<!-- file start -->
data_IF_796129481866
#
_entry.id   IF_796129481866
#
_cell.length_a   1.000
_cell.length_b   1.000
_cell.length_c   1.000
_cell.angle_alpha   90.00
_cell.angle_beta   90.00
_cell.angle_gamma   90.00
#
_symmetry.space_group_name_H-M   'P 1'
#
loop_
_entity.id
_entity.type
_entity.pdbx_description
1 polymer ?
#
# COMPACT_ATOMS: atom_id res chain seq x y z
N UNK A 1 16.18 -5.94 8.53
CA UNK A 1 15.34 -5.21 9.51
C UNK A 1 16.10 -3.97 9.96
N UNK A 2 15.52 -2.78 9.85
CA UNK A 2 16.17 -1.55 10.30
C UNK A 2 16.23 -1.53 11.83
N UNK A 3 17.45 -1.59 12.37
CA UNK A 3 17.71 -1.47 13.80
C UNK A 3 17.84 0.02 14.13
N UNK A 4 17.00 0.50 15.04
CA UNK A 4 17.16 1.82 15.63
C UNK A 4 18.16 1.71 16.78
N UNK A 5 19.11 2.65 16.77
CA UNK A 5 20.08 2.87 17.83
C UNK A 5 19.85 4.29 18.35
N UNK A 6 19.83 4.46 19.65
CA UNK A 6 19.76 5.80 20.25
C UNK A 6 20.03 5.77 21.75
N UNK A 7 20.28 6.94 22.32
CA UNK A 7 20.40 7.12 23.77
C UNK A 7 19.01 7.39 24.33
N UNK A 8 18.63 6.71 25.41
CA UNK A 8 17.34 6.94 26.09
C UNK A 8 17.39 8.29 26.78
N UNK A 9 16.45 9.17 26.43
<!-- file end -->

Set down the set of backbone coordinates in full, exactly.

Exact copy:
data_IF_796129481866
#
_entry.id   IF_796129481866
#
_cell.length_a   1.000
_cell.length_b   1.000
_cell.length_c   1.000
_cell.angle_alpha   90.00
_cell.angle_beta   90.00
_cell.angle_gamma   90.00
#
_symmetry.space_group_name_H-M   'P 1'
#
loop_
_entity.id
_entity.type
_entity.pdbx_description
1 polymer ?
#
# COMPACT_ATOMS: atom_id res chain seq x y z
N UNK A 1 16.18 -5.94 8.53
CA UNK A 1 15.34 -5.21 9.51
C UNK A 1 16.10 -3.97 9.96
N UNK A 2 15.52 -2.78 9.85
CA UNK A 2 16.17 -1.55 10.30
C UNK A 2 16.23 -1.53 11.83
N UNK A 3 17.45 -1.59 12.37
CA UNK A 3 17.71 -1.47 13.80
C UNK A 3 17.84 0.02 14.13
N UNK A 4 17.00 0.50 15.04
CA UNK A 4 17.16 1.82 15.63
C UNK A 4 18.16 1.71 16.78
N UNK A 5 19.11 2.65 16.77
CA UNK A 5 20.08 2.87 17.83
C UNK A 5 19.85 4.29 18.35
N UNK A 6 19.83 4.46 19.65
CA UNK A 6 19.76 5.80 20.25
C UNK A 6 20.03 5.77 21.75
N UNK A 7 20.28 6.94 22.32
CA UNK A 7 20.40 7.12 23.77
C UNK A 7 19.01 7.39 24.33
N UNK A 8 18.63 6.71 25.41
CA UNK A 8 17.34 6.94 26.09
C UNK A 8 17.39 8.29 26.78
N UNK A 9 16.45 9.17 26.43